Ontario Superior Court Justice Frank Marrocco said he was "not satisfied" that ex-CEO Frank Dunn, ex-CFO Douglas Beatty and ex-controller Michael Gollogly had "deliberately misrepresented" the finances at the now-defunct telecom company in 2002 and 2003.
"Therefore, I find each of them not guilty," he said.
Following the verdict, the three jumped to their feet to hug family members and their lawyers.
The 145-page ruling came a year after one of the largest and most complex corporate criminal trials in Canada began.
Dunn, Beatty and Gollogly each faced two counts of fraud - one count of defrauding the public and one count of defrauding Nortel Networks Corp. It was alleged the men participated in a book-cooking scheme designed to trigger $12.8 million in bonuses and stocks for themselves while they were at the helm of Nortel.
All three pleaded not guilty to the charges. They were fired from the beleaguered firm in 2004.
While Dunn did not address the media outside court, he released a statement saying he was "grateful to have received vindication."
"For a very long time, integrity has been the foundation of Nortel Networks' corporate governance and business practices. The documentary evidence and testimony re-affirmed this core value that I witnessed over my 28 years with the company," he said.
"I am looking forward to turning the page on this chapter of my life."
Outside court, Beatty smiled and replied, "Yes, I am," when asked if he was happy to be moving past the case.
His lawyer, Greg Lafontaine said the ruling vindicated his client.
"We're ecstatic with the result," he said. "It's a great judgment. It's a complete vindication of Mr. Beatty.
"There was no fraud at Nortel. No fraud at Nortel at all."
The Crown did not offer comment.
Sharon Lavine, who represented Gollogly, said the judge made a "clear decision" on the allegations, but added the turmoil of the trial has left a resounding impact on her client.
"It's an immeasurable emotional toll on someone as you can imagine," Lavine said outside court.
At its height, Nortel employed more than 90,000 workers worldwide and was worth nearly $300 billion. During the technology boom in 1999-2000, Nortel was one of Canada's most valuable companies, with its shares peaking at $124.50.
In the years that followed the accounting scandal, the company's shares nosedived to penny-stock status amid falling sales, large debts, and a gamut of legal issues.
In 2009, Nortel filed for bankruptcy in North America and Europe, shedding thousands of jobs.
Since then, it has sold its remaining businesses piecemeal to various buyers for more than US$7.8 billion, one of largest asset sales in Canadian history.
At trial, Crown prosecutors alleged that Dunn, Beatty and Gollogly were complicit in releasing accruals - money set aside to cover future liabilities - onto Nortel's balance sheets during quarters that needed to show the beleaguered telecom company was turning a profit when it wasn't.
The Crown argued that these decisions by the accused, which were kept from the board of directors and the firm's investors, generated return-to-profitability bonuses for themselves even though the company was in the red.
In his judgment, Marrocco said the decision to only release $80 million in excess accruals when it had $189 million so that Nortel could boost numbers during the company's first quarter of 2003 was not out of the ordinary.
This policy did not lead to misrepresenting Nortel's "financial results to the investing public or Nortel's audit committee or Nortel's board of directors," he wrote.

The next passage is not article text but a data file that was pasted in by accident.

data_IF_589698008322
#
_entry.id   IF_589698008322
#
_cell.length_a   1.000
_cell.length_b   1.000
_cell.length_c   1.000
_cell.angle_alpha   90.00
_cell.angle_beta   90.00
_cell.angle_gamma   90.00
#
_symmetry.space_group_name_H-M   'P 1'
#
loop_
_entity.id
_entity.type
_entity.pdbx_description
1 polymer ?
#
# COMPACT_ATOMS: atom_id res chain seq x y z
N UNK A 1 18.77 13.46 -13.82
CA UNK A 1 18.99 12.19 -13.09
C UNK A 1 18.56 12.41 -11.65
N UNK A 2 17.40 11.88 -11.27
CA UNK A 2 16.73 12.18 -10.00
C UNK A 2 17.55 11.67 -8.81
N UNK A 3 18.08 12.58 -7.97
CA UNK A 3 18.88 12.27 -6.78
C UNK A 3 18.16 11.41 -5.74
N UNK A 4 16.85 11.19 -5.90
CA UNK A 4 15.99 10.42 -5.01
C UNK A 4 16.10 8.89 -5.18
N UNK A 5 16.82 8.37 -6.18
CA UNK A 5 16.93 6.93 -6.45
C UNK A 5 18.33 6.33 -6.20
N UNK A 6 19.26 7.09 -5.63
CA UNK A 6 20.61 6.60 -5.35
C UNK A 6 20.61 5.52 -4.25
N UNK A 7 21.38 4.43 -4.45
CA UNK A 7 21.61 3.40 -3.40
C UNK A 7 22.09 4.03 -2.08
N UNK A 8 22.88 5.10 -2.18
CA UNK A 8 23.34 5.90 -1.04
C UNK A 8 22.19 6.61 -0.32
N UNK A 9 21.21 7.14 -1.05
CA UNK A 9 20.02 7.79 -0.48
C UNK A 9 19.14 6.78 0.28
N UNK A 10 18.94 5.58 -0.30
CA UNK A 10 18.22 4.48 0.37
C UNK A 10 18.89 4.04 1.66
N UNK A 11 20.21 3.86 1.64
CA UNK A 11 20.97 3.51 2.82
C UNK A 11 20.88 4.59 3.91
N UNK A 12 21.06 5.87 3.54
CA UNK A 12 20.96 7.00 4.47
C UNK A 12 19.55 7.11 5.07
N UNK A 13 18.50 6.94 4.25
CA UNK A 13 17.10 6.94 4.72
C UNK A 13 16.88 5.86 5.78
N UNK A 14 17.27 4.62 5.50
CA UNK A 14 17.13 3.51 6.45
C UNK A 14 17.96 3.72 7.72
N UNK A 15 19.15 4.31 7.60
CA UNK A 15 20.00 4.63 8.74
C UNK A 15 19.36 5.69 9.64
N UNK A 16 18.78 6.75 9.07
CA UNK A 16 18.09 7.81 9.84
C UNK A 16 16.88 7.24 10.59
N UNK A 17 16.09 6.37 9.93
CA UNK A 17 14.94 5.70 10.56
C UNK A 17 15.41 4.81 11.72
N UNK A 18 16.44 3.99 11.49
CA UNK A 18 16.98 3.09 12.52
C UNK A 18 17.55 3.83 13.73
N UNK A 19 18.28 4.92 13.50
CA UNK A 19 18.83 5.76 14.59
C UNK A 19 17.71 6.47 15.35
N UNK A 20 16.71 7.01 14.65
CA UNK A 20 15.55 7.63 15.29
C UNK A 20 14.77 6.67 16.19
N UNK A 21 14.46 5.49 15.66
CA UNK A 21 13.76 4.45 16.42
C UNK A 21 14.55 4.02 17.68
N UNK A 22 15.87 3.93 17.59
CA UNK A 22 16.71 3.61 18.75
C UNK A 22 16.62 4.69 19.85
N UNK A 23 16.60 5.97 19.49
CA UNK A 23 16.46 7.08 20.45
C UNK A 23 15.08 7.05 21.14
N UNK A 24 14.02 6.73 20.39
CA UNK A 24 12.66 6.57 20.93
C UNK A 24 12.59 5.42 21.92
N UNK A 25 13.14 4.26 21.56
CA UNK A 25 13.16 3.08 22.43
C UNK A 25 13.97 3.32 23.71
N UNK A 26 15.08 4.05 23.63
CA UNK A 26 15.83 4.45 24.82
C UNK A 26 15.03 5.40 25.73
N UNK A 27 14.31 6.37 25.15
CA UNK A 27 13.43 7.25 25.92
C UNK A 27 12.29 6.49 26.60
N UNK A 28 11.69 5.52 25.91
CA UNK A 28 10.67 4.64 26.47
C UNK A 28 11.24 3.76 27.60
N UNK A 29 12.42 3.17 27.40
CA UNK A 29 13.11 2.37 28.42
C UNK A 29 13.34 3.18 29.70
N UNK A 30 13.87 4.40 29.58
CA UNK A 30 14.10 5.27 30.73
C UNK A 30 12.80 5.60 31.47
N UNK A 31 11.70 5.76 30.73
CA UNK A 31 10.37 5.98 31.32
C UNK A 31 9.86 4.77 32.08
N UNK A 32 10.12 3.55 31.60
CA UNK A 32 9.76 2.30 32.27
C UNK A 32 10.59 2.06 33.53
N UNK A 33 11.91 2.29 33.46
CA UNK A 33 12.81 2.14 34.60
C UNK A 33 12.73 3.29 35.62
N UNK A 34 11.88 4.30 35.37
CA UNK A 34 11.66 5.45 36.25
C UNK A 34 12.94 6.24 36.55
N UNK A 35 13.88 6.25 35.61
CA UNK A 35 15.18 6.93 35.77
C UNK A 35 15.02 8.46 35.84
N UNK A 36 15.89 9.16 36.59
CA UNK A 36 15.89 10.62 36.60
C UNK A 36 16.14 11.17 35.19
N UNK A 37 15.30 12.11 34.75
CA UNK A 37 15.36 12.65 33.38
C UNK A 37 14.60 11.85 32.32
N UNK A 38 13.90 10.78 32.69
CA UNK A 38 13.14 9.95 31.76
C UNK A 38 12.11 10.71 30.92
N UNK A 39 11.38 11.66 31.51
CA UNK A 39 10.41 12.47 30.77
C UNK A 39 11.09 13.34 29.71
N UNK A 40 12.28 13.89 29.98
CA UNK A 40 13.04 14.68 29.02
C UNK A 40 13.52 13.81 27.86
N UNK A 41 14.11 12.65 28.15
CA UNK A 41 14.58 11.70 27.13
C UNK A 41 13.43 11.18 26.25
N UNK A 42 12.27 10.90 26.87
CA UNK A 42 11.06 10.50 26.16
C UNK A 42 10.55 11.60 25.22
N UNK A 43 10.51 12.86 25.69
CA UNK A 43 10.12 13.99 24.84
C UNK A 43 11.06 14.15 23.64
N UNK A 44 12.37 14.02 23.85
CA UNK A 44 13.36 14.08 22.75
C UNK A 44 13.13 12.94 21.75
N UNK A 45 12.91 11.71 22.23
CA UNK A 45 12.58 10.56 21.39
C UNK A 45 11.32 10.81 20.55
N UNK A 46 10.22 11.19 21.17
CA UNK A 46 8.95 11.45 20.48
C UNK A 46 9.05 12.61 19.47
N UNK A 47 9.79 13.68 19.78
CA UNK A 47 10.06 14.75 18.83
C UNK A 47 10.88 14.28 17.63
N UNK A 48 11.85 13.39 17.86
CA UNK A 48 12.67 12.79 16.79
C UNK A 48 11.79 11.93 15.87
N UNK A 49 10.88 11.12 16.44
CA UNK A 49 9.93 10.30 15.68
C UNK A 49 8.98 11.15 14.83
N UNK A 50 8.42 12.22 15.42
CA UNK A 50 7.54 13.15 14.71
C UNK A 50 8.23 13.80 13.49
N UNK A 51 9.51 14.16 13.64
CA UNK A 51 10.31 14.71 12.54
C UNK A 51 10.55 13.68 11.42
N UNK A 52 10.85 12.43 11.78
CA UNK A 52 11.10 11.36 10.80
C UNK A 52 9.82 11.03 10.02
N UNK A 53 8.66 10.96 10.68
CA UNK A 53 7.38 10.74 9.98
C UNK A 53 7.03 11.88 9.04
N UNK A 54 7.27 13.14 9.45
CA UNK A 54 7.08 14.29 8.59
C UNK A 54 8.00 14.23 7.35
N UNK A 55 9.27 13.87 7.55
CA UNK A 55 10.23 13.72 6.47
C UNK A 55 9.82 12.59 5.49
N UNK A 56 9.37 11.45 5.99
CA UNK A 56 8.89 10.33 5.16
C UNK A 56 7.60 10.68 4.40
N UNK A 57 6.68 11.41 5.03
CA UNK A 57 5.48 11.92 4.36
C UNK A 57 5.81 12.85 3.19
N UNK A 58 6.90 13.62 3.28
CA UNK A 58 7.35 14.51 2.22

Although the judge found that genuine accrued liabilities were not released when they should have been nor adjusted when they should have been, he was "not satisfied that any or all of the accused understood the extent of the excess accrued liabilities on Nortel's balance sheet."
Furthermore, the amount was immaterial to the finances of such a large company, and even if they were not released the executives would've received their profit bonuses anyway, Marrocco told the court.
At trial, the defence argued there was no evidence that the accused were involved in a conspiracy with countless accredited accountants from Nortel and outside auditors Deloitte & Touche.
Dunn's lawyer also told the court that, as CEO, his client approved the accounting at the telecom equipment maker but should not be held responsible if the figures given to him were inaccurate.
At the time, Dunn was preoccupied with trying to save the company and trusted that the balance sheets were correct when he approved them, argued the defence.
"I also find that the enormous losses suffered by Nortel in these years created a situation in which senior management, Nortel's board of directors and Nortel's auditors were quite reasonably concentrating on doing all things necessary to make sure that Nortel had sufficient cash reserves to survive and continue in business," said Marrocco.
"I am satisfied that non-cash impacting excess accrued liabilities on the balance sheet were not a priority."
The Crown also charged, unsuccessfully, that there was blatant falsification of financial records while the accused were in charge.
It was alleged that a year earlier, Nortel's own accountants were aware of $303 million in cash reserves that were held without a legitimate reason.
The verdict came on the same day that mediation talks on the distribution of nearly $9 billion in assets from the now-bankrupt Nortel were set to begin in Toronto.
The week-long proceedings, headed by Ontario Chief Justice Warren Winkler, are part of an effort to settle the company's creditor claims in Canada, the U.S. and around the world.
About 100 lawyers were expected to attend the talks, including those representing Nortel pensioners, disabled former employees, bond holders, trade creditors and governments.